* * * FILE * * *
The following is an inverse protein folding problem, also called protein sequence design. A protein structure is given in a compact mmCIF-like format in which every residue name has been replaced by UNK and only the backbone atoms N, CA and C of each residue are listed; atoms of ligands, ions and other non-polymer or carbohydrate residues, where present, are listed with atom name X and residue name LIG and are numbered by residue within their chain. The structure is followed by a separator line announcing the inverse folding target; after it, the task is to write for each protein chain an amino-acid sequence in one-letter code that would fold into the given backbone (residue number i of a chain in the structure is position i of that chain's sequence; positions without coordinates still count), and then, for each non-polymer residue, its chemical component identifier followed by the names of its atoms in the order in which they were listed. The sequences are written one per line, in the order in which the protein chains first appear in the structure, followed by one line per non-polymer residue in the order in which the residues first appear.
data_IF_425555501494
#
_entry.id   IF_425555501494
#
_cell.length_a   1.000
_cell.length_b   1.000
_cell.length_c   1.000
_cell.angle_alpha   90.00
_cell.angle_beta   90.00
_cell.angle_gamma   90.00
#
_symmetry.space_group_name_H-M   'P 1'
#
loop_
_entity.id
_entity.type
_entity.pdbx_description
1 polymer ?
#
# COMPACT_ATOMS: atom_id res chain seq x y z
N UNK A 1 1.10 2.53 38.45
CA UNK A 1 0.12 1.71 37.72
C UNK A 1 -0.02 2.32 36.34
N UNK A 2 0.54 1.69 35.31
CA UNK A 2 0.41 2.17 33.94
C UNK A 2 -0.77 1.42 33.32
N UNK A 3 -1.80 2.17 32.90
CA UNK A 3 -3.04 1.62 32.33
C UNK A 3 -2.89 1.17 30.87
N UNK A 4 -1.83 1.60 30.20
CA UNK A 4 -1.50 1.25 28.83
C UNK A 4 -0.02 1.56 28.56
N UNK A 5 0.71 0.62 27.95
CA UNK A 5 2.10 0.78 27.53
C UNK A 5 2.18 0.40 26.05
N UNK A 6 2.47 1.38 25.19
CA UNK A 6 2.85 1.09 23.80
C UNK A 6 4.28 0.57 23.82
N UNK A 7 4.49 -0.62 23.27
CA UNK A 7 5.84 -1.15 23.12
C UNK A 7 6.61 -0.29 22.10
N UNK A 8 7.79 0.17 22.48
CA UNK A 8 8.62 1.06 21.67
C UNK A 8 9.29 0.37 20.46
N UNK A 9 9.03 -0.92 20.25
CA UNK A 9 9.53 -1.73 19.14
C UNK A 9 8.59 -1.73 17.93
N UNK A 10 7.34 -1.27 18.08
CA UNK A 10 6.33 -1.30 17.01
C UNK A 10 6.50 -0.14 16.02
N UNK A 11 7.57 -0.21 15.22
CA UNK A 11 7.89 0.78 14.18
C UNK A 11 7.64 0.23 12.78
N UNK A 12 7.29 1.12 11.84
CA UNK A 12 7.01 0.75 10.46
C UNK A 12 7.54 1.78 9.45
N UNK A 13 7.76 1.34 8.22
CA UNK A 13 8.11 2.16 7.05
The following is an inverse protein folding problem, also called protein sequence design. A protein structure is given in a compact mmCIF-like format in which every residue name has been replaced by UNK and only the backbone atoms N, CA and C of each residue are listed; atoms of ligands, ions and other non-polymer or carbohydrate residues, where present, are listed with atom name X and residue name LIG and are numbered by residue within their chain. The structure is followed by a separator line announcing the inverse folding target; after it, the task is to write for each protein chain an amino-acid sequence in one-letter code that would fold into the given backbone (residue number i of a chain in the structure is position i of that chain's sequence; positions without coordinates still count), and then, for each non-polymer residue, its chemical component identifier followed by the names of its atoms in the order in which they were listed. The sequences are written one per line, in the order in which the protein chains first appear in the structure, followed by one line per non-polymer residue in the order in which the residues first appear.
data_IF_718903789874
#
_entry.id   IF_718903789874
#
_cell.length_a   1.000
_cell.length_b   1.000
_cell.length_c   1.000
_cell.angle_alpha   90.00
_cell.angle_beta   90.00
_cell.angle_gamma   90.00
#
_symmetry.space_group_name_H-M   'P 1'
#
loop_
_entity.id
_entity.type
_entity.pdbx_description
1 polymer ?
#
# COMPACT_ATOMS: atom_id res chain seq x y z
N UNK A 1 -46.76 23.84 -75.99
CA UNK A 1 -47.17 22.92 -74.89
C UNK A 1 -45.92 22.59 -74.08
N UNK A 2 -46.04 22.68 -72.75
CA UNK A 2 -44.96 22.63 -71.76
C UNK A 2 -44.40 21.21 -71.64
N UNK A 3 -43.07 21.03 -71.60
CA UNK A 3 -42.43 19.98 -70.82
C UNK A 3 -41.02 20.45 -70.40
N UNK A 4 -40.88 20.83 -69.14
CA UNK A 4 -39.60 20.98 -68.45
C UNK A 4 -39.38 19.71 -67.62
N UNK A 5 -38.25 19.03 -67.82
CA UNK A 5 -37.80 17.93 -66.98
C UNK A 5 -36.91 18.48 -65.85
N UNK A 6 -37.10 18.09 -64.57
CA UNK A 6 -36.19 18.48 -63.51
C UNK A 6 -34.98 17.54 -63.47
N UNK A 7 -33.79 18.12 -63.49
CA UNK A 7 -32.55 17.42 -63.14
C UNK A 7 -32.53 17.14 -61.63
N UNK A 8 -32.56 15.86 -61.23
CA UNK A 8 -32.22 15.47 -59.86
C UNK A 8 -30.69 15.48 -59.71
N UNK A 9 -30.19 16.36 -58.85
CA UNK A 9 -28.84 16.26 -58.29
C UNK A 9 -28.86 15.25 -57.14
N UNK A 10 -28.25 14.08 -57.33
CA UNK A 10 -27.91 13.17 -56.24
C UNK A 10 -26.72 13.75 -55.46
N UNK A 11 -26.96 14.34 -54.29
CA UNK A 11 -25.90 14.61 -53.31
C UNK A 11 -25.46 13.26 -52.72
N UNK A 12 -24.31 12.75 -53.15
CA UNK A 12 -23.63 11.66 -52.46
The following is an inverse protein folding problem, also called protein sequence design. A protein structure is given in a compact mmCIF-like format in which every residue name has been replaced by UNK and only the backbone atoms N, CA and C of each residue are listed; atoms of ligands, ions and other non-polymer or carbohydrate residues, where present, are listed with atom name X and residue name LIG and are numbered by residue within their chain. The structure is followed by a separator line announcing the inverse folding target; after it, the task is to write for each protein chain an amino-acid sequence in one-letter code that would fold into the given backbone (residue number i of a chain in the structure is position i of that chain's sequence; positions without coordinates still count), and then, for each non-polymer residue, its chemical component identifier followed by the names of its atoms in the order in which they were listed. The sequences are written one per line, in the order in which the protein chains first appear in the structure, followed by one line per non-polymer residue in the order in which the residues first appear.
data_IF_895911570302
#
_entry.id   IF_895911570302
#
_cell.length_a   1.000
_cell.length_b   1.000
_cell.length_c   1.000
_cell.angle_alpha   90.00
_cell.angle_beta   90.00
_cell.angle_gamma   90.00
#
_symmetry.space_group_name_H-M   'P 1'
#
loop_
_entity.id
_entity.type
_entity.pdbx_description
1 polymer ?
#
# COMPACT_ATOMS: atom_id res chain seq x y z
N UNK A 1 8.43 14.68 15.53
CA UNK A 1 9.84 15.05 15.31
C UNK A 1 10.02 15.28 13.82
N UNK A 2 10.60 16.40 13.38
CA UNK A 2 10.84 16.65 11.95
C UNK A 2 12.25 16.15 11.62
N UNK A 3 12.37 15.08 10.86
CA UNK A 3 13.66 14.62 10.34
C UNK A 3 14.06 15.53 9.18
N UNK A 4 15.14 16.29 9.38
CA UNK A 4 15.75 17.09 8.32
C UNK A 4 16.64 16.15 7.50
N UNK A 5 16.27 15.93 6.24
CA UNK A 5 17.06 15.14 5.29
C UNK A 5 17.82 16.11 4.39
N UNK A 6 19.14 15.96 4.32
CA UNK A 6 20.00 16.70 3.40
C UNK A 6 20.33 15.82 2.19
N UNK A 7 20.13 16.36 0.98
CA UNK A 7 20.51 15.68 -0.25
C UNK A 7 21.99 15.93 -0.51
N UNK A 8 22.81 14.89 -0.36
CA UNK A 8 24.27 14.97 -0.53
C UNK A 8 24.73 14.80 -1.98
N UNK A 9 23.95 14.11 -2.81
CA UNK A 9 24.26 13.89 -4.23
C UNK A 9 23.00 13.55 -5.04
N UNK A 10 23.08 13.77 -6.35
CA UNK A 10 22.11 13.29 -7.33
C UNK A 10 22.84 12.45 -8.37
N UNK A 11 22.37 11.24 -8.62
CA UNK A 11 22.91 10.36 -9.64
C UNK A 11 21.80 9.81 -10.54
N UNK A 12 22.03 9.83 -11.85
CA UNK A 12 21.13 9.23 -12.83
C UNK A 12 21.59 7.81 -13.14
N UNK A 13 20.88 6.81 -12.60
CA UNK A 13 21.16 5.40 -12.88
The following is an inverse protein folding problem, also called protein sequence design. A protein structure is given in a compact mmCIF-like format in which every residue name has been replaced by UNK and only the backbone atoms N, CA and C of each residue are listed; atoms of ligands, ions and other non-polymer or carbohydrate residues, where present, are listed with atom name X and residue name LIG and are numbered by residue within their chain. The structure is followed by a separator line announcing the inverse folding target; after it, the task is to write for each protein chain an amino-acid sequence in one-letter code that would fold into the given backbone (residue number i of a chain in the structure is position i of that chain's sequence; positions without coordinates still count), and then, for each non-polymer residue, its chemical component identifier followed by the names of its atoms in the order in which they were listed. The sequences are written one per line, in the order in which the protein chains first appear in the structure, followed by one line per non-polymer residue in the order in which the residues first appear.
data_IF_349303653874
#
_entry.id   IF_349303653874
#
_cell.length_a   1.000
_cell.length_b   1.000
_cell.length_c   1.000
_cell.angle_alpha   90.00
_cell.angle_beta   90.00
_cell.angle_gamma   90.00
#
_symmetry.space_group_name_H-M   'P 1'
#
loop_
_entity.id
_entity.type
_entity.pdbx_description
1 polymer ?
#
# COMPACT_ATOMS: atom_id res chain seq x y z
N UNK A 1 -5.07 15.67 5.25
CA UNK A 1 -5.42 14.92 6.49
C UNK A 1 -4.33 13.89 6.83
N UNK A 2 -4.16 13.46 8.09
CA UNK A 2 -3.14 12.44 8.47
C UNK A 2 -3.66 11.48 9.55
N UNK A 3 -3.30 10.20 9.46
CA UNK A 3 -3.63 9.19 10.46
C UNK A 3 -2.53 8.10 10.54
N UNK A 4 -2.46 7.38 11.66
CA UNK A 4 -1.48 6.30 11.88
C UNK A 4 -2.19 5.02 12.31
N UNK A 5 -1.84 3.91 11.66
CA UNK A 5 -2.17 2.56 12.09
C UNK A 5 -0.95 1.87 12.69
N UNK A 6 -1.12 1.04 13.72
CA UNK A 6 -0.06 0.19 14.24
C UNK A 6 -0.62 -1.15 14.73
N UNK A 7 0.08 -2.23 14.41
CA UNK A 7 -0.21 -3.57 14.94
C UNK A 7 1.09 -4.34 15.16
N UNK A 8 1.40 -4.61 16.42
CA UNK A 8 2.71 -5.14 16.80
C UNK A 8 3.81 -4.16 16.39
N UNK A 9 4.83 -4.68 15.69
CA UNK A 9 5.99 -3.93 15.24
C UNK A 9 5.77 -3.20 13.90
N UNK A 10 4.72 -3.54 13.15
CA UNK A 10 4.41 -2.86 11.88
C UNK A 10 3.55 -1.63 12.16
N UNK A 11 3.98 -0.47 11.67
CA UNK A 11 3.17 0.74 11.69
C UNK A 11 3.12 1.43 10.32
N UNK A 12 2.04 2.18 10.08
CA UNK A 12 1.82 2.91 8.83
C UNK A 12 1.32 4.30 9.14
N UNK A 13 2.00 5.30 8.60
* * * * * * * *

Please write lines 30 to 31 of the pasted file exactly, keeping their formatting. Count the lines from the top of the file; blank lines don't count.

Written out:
C UNK A 3 -2.89 1.17 30.87
N UNK A 4 -1.83 1.60 30.20